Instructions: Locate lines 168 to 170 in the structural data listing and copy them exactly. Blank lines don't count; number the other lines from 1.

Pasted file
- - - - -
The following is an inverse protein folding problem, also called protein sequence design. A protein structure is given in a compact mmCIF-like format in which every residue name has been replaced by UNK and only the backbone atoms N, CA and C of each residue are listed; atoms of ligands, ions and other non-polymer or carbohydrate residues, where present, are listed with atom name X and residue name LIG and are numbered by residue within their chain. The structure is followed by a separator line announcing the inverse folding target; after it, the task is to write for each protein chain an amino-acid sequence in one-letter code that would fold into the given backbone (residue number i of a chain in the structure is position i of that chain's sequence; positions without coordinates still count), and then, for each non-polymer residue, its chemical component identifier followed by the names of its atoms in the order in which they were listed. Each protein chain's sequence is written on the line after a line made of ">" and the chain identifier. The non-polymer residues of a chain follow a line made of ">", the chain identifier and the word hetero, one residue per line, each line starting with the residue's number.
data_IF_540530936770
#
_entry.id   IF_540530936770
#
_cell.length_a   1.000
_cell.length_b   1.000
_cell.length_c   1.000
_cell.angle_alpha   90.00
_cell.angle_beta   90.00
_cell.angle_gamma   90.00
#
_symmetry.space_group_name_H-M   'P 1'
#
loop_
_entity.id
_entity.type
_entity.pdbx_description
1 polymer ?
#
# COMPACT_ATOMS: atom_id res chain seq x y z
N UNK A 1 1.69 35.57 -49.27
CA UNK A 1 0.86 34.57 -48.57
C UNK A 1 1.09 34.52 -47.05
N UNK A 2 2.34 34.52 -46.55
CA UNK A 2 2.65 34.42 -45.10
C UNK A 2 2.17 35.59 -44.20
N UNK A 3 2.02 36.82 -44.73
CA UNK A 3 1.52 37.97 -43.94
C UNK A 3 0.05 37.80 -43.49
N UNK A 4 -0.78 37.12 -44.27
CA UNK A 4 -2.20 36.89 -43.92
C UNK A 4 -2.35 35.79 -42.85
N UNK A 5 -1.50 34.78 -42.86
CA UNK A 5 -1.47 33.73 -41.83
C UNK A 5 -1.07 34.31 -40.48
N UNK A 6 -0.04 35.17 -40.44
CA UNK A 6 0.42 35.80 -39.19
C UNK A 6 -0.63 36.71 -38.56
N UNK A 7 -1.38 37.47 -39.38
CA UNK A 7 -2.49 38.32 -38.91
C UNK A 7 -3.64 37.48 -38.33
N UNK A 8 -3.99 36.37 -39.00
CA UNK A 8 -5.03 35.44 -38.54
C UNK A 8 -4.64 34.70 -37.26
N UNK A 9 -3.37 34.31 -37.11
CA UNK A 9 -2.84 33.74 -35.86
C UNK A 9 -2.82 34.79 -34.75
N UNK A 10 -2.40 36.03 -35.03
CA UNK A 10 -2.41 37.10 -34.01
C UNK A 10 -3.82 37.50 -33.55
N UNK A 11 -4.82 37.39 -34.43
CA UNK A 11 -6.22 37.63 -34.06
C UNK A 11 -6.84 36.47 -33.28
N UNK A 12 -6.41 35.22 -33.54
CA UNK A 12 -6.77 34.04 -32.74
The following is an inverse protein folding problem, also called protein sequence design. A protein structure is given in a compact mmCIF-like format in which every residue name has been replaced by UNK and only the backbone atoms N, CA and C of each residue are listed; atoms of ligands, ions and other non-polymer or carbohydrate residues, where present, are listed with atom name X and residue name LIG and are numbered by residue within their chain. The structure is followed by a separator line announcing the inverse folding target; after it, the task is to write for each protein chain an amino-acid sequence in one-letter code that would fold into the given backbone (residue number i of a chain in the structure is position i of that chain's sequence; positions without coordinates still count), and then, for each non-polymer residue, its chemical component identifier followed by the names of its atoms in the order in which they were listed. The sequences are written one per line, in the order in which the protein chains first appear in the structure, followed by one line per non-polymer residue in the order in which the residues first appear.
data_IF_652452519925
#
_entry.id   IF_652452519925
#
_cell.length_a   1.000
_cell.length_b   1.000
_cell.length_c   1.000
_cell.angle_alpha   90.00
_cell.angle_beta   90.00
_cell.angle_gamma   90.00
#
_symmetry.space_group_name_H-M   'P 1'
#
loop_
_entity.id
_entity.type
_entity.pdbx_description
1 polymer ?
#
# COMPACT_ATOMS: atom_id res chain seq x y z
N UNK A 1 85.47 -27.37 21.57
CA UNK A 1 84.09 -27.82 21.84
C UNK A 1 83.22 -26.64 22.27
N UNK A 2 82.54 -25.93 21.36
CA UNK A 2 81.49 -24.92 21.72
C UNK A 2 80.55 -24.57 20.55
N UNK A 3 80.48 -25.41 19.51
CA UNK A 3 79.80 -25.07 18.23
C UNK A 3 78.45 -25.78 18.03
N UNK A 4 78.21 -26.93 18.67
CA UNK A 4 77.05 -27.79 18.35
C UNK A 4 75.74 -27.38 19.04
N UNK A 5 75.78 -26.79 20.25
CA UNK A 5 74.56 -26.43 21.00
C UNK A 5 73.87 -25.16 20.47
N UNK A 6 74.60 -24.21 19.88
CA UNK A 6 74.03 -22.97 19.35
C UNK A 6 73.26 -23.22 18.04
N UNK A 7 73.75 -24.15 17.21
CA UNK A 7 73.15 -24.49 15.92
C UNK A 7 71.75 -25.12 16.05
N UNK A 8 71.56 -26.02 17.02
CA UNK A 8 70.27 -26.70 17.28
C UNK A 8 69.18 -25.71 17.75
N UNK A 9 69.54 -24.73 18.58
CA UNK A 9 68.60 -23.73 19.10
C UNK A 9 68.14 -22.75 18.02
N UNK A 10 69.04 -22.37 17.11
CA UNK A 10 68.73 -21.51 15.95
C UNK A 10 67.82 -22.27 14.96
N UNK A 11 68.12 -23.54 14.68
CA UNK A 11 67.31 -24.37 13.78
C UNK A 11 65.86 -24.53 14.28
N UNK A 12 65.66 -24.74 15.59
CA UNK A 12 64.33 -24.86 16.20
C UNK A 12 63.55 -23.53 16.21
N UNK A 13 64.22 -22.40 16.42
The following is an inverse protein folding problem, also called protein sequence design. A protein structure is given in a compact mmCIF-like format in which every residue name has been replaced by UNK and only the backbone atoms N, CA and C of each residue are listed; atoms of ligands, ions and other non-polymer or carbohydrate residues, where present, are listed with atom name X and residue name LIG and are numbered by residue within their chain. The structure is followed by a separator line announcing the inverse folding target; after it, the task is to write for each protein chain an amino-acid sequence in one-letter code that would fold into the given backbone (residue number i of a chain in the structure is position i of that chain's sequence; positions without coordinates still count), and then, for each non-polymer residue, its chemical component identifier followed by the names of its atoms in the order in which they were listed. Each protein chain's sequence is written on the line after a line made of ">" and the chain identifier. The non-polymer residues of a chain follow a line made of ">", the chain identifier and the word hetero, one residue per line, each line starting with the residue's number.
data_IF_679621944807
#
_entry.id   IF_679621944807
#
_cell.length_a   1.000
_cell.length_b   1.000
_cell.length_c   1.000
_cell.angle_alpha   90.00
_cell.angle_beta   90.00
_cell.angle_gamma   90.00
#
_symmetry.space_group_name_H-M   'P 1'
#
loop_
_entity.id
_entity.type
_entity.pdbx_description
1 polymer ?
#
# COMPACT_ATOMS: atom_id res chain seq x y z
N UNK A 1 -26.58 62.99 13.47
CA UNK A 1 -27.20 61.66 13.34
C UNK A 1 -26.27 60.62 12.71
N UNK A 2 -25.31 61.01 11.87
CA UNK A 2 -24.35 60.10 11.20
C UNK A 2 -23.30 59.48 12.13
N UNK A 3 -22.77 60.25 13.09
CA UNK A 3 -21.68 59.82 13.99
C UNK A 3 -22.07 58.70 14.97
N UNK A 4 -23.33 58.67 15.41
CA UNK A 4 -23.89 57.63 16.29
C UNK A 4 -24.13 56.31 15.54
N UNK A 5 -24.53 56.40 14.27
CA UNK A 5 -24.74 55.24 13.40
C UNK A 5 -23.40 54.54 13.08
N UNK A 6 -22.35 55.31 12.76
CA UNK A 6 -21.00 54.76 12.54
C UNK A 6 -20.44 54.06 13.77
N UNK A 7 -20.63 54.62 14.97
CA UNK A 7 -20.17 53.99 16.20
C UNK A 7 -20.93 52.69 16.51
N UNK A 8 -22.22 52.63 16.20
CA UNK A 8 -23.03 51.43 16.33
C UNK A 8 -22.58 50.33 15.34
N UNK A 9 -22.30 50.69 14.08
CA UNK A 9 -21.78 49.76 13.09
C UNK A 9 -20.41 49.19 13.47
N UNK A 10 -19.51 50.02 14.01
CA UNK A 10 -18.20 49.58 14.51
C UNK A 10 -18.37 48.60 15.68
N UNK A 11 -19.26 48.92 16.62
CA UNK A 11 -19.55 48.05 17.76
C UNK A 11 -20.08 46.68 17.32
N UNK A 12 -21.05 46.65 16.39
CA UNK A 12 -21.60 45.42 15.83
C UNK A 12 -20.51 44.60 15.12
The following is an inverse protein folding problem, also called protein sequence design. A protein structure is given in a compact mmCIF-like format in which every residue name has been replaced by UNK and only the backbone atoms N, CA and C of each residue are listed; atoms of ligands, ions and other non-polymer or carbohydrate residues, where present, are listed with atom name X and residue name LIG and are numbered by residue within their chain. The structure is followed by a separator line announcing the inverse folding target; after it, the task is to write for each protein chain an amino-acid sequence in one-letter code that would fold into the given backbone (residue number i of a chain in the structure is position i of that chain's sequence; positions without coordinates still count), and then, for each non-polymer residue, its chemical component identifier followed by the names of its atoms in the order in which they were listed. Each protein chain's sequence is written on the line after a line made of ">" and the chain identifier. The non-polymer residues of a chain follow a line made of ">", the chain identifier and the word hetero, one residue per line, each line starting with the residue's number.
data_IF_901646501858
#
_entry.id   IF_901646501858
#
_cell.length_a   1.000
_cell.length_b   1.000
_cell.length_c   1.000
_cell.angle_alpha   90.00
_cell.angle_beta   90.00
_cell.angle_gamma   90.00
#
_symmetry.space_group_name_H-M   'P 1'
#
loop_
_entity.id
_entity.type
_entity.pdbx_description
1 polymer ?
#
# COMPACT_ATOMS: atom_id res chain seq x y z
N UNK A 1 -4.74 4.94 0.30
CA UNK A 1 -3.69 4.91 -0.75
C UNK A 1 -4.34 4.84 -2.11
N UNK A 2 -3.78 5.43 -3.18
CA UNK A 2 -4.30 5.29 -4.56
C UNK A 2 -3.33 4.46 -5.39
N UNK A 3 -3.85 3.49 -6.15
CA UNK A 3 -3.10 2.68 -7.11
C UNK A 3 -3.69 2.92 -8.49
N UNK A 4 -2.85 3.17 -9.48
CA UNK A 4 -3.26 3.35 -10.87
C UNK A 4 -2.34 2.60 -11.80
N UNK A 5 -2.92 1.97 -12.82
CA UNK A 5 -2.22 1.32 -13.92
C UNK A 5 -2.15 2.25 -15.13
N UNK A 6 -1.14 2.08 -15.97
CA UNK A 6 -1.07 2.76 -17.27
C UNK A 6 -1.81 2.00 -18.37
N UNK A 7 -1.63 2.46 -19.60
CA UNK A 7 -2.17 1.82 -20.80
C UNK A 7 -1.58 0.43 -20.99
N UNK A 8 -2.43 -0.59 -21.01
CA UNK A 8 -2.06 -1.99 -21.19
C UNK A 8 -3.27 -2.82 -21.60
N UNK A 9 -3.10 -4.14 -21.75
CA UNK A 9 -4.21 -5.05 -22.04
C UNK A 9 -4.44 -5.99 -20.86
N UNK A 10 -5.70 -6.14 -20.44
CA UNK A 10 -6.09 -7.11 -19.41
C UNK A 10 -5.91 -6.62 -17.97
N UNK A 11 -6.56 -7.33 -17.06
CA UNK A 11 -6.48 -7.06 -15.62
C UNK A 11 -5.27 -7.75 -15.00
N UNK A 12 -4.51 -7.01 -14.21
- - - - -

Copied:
C UNK A 11 -20.08 46.68 17.32
N UNK A 12 -21.05 46.65 16.39
CA UNK A 12 -21.60 45.42 15.83